I had the pleasure of attending the seminar hosted by TorqueIP in Wellington recently where Sam Gliksman shared his thoughts about building an effective school BYOD plan.
The event was extremely well attended, as were similar events in Auckland, Hamilton and Christchurch, which illustrates the amount of interest there is in this topic. Gliksman spent some time establishing the context for considering BYOD (perhaps could have glossed over this bit more quickly as most of the crowd would have heard this already) before moving on to make a case for the educational benefits of using mobile technologies in classrooms, including those owned by the students themselves. He covered off issues like control, filtering, security, wireless access and the digital divide, providing useful illustrations of what can/might be done in a school context.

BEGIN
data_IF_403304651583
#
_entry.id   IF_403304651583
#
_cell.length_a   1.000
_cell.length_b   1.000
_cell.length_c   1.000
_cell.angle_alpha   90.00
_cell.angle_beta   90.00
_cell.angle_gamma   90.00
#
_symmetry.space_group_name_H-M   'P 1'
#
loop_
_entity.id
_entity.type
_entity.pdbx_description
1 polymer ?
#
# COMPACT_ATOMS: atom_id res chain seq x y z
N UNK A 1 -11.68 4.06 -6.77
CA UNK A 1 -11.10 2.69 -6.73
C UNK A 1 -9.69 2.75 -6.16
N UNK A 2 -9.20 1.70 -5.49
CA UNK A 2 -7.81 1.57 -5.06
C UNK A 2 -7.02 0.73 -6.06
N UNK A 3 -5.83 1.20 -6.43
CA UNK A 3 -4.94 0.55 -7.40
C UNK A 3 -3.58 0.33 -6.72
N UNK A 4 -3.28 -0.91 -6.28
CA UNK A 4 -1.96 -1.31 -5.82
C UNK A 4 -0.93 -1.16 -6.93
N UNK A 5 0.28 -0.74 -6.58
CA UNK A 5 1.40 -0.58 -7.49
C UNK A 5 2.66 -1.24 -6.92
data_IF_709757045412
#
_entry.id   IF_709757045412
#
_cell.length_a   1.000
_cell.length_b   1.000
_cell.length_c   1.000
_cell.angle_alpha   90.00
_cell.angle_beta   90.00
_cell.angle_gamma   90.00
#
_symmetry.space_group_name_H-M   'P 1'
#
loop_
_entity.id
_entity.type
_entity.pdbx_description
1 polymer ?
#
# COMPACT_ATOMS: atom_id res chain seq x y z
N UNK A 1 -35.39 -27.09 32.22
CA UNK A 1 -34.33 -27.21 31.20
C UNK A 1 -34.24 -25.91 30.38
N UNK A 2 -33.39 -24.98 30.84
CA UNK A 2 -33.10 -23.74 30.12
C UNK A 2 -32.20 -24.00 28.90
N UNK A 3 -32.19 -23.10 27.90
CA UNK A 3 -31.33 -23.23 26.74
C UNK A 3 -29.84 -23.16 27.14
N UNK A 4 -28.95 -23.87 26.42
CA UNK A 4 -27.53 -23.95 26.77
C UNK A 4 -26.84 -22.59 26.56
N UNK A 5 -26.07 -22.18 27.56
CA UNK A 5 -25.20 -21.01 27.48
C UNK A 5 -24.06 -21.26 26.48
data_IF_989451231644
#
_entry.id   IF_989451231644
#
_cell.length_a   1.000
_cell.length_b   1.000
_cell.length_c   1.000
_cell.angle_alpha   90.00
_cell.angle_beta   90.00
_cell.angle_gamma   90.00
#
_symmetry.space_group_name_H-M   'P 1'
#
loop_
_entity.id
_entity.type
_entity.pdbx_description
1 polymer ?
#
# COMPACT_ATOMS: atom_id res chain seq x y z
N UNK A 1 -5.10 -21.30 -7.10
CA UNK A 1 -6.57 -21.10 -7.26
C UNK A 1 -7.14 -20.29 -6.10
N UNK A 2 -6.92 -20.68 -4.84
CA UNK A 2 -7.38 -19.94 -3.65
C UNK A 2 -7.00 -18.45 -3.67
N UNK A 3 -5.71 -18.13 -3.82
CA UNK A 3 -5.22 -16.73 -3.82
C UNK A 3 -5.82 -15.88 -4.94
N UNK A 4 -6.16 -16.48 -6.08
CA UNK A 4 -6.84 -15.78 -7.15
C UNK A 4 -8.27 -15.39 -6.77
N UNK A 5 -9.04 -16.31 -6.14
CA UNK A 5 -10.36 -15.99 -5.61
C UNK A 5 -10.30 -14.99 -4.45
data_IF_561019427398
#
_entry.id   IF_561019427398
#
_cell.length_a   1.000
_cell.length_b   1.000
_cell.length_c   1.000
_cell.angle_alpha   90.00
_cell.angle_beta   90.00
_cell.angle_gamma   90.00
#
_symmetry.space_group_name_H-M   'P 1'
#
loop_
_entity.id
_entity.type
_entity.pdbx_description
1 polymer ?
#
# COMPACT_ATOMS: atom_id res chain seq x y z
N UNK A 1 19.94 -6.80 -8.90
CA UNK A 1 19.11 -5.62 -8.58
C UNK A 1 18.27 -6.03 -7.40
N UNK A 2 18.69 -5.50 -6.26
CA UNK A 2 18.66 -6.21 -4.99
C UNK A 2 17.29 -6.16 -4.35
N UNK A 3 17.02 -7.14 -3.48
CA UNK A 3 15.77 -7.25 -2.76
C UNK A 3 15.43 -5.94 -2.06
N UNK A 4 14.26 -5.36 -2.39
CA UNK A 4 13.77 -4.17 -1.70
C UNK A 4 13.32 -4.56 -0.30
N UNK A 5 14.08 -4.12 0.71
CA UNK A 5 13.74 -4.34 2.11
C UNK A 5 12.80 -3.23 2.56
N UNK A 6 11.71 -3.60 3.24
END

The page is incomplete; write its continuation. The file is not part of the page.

Overall I found it a useful event – particularly for the amount of conversation it stimulated among those present. A disappointment was probably that while Glikman made an excellent case for mobile devices in the classroom, I felt he missed an opportunity to explore more explicitly the pedagogical advantages of student-owned (BYOD) devices over class sets that are owned by the school (apart from the economic argument which was referred to).
Thanks to TorqueIP for putting these seminars on through the country.